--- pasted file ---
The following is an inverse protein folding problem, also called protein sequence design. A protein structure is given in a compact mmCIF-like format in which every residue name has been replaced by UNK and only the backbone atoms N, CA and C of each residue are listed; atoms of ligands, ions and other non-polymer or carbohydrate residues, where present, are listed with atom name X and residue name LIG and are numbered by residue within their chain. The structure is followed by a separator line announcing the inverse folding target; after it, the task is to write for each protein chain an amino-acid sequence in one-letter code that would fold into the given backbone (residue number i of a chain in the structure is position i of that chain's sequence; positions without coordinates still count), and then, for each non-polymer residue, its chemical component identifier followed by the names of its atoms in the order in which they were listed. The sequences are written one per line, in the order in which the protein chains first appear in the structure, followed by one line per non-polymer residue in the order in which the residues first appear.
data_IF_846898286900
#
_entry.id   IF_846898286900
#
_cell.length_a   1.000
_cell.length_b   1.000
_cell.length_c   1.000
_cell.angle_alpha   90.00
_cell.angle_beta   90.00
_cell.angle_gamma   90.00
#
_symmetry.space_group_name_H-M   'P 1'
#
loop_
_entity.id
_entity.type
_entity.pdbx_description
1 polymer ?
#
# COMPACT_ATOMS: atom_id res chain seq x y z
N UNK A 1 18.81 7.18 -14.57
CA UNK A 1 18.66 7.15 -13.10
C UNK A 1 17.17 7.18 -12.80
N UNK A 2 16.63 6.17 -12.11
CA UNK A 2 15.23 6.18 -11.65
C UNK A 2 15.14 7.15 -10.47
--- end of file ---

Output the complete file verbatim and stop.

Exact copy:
The following is an inverse protein folding problem, also called protein sequence design. A protein structure is given in a compact mmCIF-like format in which every residue name has been replaced by UNK and only the backbone atoms N, CA and C of each residue are listed; atoms of ligands, ions and other non-polymer or carbohydrate residues, where present, are listed with atom name X and residue name LIG and are numbered by residue within their chain. The structure is followed by a separator line announcing the inverse folding target; after it, the task is to write for each protein chain an amino-acid sequence in one-letter code that would fold into the given backbone (residue number i of a chain in the structure is position i of that chain's sequence; positions without coordinates still count), and then, for each non-polymer residue, its chemical component identifier followed by the names of its atoms in the order in which they were listed. The sequences are written one per line, in the order in which the protein chains first appear in the structure, followed by one line per non-polymer residue in the order in which the residues first appear.
data_IF_846898286900
#
_entry.id   IF_846898286900
#
_cell.length_a   1.000
_cell.length_b   1.000
_cell.length_c   1.000
_cell.angle_alpha   90.00
_cell.angle_beta   90.00
_cell.angle_gamma   90.00
#
_symmetry.space_group_name_H-M   'P 1'
#
loop_
_entity.id
_entity.type
_entity.pdbx_description
1 polymer ?
#
# COMPACT_ATOMS: atom_id res chain seq x y z
N UNK A 1 18.81 7.18 -14.57
CA UNK A 1 18.66 7.15 -13.10
C UNK A 1 17.17 7.18 -12.80
N UNK A 2 16.63 6.17 -12.11
CA UNK A 2 15.23 6.18 -11.65
C UNK A 2 15.14 7.15 -10.47